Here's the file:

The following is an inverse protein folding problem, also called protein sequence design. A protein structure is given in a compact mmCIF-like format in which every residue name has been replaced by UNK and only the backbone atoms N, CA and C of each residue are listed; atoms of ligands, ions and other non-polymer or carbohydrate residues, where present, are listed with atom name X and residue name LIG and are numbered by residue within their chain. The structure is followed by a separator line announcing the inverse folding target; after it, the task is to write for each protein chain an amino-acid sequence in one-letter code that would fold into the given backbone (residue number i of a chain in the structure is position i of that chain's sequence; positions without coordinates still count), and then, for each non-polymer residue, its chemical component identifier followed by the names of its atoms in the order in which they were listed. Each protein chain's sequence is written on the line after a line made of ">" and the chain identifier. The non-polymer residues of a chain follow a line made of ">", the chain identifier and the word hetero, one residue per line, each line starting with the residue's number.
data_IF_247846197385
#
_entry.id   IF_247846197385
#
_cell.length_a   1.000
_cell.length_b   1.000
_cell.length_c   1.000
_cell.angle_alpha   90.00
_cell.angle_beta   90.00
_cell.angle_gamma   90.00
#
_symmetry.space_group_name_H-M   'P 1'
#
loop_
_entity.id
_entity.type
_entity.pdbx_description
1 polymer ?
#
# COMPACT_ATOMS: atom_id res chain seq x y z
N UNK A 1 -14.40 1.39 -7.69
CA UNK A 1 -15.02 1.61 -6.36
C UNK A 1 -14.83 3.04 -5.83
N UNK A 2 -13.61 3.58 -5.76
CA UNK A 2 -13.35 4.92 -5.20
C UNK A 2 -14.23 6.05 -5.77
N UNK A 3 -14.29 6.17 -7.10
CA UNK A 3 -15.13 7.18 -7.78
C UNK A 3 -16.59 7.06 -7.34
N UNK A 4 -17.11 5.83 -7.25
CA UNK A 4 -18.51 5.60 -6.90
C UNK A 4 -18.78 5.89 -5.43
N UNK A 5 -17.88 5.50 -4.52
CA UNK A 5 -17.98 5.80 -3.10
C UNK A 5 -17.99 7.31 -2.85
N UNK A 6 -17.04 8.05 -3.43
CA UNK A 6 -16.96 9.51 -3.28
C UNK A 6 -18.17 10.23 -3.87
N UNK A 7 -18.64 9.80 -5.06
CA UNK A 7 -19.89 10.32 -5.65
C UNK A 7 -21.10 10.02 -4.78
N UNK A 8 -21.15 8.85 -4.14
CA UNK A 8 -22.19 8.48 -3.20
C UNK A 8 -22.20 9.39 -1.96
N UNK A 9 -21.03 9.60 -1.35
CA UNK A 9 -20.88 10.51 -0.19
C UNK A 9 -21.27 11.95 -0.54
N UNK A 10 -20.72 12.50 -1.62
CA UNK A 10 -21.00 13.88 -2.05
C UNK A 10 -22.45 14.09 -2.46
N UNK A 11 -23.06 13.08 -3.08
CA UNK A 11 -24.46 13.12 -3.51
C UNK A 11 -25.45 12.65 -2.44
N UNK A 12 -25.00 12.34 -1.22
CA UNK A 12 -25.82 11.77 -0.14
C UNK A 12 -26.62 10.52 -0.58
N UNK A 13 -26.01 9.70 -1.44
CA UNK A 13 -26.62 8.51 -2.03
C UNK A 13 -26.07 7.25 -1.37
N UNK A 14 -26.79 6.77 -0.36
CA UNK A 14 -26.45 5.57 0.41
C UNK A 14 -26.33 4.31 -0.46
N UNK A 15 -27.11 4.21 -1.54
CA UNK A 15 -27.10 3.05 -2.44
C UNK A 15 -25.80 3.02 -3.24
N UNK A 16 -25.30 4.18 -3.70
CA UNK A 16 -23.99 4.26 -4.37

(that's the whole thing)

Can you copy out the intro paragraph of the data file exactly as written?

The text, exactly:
The following is an inverse protein folding problem, also called protein sequence design. A protein structure is given in a compact mmCIF-like format in which every residue name has been replaced by UNK and only the backbone atoms N, CA and C of each residue are listed; atoms of ligands, ions and other non-polymer or carbohydrate residues, where present, are listed with atom name X and residue name LIG and are numbered by residue within their chain. The structure is followed by a separator line announcing the inverse folding target; after it, the task is to write for each protein chain an amino-acid sequence in one-letter code that would fold into the given backbone (residue number i of a chain in the structure is position i of that chain's sequence; positions without coordinates still count), and then, for each non-polymer residue, its chemical component identifier followed by the names of its atoms in the order in which they were listed. Each protein chain's sequence is written on the line after a line made of ">" and the chain identifier. The non-polymer residues of a chain follow a line made of ">", the chain identifier and the word hetero, one residue per line, each line starting with the residue's number.